Exercise 1: Figure of eight

  1. In walk, ride a 15m half circle onto a diagonal line to change the rein back onto a 15m half circle the other way. If your horse is sharp, make your half circles 10m.

    Arena img 1

  2. In trot, start on 20m half circles with a short diagonal line in-between, so you use two-thirds of a 20x40m arena. Focus on the change of bend when changing the rein, and maintain a consistent rhythm – especially on the diagonal line. If your horse is sharp and forward, you could decrease the half circles to 15m to make them concentrate more.

    Arena img 2

  3. Add in a leg yield. When you’re ready to increase the level of difficulty, turn your diagonal line into a leg yield. Ride a half circle on the right rein, then on the diagonal line, leg yield to the right with slight left flexion. You’ll then have the correct bend for your half circle left. Leg yield to the left on the next diagonal line, asking your horse for a little right flexion.

Exercise 2: Canter exercise

It’s often easiest to canter when your horse is feeling fresh, as that way you can develop a good rhythm and get them softer over the back more quickly. So use this to your advantage!

  1. In canter, spiral in and out on a circle. To make this exercise more testing, try changing your horse’s flexion slightly to the outside when you spiral in, and to the inside when you spiral out.

    Arena img 3

  2. Once you’ve ridden these spirals and are feeling confident, try riding canter loops down the long side of the arena. Instead of riding one big 10m loop, see if you can ride two smaller loops each 3m in from the track.

    Arena img 4

  3. Next, ride a circle in-between your two loops, at either the E or B markers on the long sides of the arena.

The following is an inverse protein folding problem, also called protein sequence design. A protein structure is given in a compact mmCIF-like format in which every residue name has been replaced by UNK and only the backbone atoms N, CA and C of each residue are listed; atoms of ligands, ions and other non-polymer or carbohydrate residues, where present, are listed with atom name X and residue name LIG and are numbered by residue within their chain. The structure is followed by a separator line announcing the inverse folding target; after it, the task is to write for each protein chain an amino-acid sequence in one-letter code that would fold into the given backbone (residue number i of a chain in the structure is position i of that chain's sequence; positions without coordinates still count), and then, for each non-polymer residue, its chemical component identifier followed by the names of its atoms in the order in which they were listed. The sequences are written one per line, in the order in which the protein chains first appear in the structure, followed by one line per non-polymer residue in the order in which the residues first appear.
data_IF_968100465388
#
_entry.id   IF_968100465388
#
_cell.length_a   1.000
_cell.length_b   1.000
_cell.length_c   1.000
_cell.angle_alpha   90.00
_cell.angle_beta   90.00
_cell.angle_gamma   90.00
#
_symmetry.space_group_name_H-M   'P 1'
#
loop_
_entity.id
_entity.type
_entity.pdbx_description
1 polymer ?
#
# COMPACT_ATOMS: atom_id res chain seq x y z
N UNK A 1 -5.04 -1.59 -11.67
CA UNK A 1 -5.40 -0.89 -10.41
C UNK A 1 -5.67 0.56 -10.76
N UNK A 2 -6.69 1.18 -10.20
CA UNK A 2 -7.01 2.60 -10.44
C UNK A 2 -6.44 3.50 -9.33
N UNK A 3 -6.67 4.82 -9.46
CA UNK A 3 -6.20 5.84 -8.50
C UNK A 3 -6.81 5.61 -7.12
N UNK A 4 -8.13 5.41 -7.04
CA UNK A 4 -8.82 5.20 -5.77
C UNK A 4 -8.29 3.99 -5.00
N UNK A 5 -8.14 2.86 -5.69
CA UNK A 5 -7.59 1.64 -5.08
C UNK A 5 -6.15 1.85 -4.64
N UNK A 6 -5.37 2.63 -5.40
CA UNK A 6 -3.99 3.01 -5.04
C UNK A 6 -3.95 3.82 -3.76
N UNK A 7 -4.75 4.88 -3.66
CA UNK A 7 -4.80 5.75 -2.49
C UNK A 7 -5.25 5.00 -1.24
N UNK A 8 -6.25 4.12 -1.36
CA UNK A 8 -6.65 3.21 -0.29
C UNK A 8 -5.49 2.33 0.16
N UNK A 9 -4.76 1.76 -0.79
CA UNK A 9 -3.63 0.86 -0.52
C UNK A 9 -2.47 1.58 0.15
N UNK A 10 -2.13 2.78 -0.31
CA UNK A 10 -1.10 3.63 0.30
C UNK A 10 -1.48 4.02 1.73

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Exercise 3: Lateral work in trot

Start in trot on a 20m circle, ride a spiral in until you are on a 12m circle, and then leg yield back out until you are back on the 20m circle. Use your inside leg to encourage the horse out onto the bigger circle, and make sure you maintain the contact with your outside rein.

Once you feel your horse is really listening to you and not distracted, go large around the arena on the left rein while riding a shoulder in. Ask for just a little inside flexion, use your inside leg to ask your horse to move laterally, with their inside hind leg following the line of the outside foreleg.

If this is a new movement for your horse, this will probably be enough to keep their brain engaged. Pause here and get comfortable with a shoulder in before you move on. Don’t expect perfection in one session.

Once your shoulder in is established (aim for 20m of shoulder in), leg yield left to the centre line. Once you are on the centre line, shoulder in right. This exercise can also be reversed and carried out on the other rein.

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For more fun exercises and schooling ideas, check out our Improve Your Performance with Poles page. Not sure where to start? Have a go at the exercise of the month, follow us on Facebook and let us know how you get on!